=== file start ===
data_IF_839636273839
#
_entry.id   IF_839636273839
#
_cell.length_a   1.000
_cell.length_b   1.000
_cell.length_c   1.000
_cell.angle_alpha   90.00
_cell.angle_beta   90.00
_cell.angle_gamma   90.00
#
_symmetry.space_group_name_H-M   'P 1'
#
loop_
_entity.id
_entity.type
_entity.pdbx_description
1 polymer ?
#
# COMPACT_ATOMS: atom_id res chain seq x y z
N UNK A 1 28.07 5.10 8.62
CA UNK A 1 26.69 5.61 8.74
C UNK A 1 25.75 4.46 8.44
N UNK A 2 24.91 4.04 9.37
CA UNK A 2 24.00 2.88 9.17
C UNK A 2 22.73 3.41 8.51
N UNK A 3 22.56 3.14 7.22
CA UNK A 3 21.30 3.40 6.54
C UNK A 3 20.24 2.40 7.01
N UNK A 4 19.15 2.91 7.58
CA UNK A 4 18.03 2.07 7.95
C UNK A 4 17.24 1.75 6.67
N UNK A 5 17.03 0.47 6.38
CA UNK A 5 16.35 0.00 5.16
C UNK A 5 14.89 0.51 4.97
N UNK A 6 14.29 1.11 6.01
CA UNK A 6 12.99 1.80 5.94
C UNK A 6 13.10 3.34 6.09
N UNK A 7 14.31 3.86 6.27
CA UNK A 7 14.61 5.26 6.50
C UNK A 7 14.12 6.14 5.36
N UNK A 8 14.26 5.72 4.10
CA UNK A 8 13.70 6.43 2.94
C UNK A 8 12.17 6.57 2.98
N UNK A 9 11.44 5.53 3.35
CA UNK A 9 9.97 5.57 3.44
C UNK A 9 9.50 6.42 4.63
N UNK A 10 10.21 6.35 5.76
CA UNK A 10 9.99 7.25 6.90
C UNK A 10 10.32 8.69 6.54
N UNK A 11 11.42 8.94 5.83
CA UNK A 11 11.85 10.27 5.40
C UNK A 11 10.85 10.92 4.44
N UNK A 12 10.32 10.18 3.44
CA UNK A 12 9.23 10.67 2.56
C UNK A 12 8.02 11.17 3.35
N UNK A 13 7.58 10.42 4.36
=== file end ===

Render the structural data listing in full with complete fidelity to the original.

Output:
data_IF_839636273839
#
_entry.id   IF_839636273839
#
_cell.length_a   1.000
_cell.length_b   1.000
_cell.length_c   1.000
_cell.angle_alpha   90.00
_cell.angle_beta   90.00
_cell.angle_gamma   90.00
#
_symmetry.space_group_name_H-M   'P 1'
#
loop_
_entity.id
_entity.type
_entity.pdbx_description
1 polymer ?
#
# COMPACT_ATOMS: atom_id res chain seq x y z
N UNK A 1 28.07 5.10 8.62
CA UNK A 1 26.69 5.61 8.74
C UNK A 1 25.75 4.46 8.44
N UNK A 2 24.91 4.04 9.37
CA UNK A 2 24.00 2.88 9.17
C UNK A 2 22.73 3.41 8.51
N UNK A 3 22.56 3.14 7.22
CA UNK A 3 21.30 3.40 6.54
C UNK A 3 20.24 2.40 7.01
N UNK A 4 19.15 2.91 7.58
CA UNK A 4 18.03 2.07 7.95
C UNK A 4 17.24 1.75 6.67
N UNK A 5 17.03 0.47 6.38
CA UNK A 5 16.35 0.00 5.16
C UNK A 5 14.89 0.51 4.97
N UNK A 6 14.29 1.11 6.01
CA UNK A 6 12.99 1.80 5.94
C UNK A 6 13.10 3.34 6.09
N UNK A 7 14.31 3.86 6.27
CA UNK A 7 14.61 5.26 6.50
C UNK A 7 14.12 6.14 5.36
N UNK A 8 14.26 5.72 4.10
CA UNK A 8 13.70 6.43 2.94
C UNK A 8 12.17 6.57 2.98
N UNK A 9 11.44 5.53 3.35
CA UNK A 9 9.97 5.57 3.44
C UNK A 9 9.50 6.42 4.63
N UNK A 10 10.21 6.35 5.76
CA UNK A 10 9.99 7.25 6.90
C UNK A 10 10.32 8.69 6.54
N UNK A 11 11.42 8.94 5.83
CA UNK A 11 11.85 10.27 5.40
C UNK A 11 10.85 10.92 4.44
N UNK A 12 10.32 10.18 3.44
CA UNK A 12 9.23 10.67 2.56
C UNK A 12 8.02 11.17 3.35
N UNK A 13 7.58 10.42 4.36